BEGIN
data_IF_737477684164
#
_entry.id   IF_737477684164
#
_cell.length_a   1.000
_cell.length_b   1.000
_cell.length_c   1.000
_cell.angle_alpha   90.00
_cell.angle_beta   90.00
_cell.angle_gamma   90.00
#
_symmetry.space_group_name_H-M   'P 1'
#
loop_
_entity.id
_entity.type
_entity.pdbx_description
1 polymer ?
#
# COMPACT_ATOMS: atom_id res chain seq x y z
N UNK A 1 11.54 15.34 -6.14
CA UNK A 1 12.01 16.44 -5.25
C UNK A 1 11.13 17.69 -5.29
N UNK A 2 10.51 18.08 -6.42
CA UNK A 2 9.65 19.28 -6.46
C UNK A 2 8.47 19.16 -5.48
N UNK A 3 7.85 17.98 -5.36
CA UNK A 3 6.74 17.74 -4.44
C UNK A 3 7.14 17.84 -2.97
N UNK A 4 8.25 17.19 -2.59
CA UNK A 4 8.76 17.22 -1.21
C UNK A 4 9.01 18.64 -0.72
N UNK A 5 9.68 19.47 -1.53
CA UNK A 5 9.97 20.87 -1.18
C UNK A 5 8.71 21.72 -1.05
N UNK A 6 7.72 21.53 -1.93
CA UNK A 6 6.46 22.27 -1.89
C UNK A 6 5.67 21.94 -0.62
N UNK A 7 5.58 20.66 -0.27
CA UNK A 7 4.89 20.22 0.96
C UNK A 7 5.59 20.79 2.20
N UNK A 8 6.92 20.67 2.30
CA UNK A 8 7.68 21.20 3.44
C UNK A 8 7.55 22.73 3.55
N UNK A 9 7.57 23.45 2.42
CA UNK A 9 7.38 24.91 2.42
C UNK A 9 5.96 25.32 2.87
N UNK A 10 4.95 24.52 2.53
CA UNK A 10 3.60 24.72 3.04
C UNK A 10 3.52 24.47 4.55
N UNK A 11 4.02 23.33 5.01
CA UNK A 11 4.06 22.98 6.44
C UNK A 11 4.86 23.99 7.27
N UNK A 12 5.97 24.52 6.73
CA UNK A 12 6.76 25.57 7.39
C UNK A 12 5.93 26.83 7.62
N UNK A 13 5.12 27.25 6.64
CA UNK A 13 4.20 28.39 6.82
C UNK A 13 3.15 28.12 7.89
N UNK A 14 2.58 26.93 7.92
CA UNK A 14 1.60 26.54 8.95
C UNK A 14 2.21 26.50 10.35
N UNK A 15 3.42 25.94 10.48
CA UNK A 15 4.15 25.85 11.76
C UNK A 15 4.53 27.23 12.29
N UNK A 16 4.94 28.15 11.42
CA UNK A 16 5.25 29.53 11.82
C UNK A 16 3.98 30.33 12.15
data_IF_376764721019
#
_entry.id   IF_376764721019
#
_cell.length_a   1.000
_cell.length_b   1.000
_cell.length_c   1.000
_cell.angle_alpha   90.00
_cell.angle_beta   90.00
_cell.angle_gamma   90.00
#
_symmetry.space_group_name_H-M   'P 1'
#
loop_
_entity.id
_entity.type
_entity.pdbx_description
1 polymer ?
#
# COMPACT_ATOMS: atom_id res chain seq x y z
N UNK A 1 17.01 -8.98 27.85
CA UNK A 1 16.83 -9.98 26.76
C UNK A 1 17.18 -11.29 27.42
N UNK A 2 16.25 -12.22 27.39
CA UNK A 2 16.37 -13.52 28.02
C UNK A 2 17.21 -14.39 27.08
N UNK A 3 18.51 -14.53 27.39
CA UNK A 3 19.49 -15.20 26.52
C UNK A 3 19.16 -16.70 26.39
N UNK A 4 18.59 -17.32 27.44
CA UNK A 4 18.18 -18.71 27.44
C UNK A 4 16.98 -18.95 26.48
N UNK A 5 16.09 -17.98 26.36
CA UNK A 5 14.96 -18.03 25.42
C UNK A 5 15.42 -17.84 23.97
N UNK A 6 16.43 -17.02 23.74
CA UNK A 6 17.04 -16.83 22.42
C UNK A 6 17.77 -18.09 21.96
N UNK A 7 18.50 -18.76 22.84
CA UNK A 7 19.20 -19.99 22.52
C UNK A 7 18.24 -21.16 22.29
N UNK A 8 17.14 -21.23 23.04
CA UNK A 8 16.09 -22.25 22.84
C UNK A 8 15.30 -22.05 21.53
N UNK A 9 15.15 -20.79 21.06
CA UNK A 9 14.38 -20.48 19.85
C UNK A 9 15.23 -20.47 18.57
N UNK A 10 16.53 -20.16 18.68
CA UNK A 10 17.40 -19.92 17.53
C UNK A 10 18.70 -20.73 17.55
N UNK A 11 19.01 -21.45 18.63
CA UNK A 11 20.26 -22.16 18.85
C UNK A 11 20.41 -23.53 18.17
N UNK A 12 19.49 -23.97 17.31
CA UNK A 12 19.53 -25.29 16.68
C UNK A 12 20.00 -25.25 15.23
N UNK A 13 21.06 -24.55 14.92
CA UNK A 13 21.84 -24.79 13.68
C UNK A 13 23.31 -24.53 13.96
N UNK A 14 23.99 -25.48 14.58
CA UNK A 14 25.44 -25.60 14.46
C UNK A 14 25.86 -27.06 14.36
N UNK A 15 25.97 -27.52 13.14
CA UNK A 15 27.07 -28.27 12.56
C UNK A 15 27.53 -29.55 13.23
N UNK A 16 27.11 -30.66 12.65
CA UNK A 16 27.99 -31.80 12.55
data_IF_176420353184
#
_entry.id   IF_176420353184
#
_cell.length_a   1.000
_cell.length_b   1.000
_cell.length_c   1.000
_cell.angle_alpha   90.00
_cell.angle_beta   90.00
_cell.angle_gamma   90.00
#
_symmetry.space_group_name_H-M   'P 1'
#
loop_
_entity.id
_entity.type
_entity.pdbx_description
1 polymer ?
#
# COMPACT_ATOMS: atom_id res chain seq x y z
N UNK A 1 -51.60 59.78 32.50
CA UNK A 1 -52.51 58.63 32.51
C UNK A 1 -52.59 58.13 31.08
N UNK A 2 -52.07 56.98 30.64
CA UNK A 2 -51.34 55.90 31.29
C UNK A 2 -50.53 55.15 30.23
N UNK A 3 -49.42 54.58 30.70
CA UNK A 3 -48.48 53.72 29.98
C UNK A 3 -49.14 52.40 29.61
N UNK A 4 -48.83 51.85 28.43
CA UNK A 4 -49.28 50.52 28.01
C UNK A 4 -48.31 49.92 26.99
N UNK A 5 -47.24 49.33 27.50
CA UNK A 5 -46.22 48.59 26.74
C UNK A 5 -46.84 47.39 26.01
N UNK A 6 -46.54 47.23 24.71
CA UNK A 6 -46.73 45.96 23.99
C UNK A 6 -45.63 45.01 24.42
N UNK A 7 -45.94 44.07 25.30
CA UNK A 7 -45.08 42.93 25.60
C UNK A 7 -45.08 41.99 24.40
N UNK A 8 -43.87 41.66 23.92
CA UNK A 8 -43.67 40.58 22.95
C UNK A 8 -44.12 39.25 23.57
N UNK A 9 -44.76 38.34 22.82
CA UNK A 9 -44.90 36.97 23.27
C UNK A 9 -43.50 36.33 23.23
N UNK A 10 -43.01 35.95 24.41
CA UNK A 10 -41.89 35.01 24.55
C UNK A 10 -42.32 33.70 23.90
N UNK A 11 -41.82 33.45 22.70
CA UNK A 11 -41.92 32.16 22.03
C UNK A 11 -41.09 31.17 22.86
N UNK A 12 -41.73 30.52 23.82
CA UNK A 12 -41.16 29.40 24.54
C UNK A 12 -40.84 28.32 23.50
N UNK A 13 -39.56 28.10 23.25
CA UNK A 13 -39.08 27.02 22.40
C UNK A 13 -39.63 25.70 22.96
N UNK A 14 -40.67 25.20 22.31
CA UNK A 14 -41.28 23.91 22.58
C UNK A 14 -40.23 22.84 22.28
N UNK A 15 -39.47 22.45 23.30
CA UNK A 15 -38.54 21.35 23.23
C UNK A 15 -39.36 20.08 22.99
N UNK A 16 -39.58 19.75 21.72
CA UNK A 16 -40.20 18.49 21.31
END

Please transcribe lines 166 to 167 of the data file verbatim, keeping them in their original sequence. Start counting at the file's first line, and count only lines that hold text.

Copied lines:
CA UNK A 4 -49.28 50.52 28.01
C UNK A 4 -48.31 49.92 26.99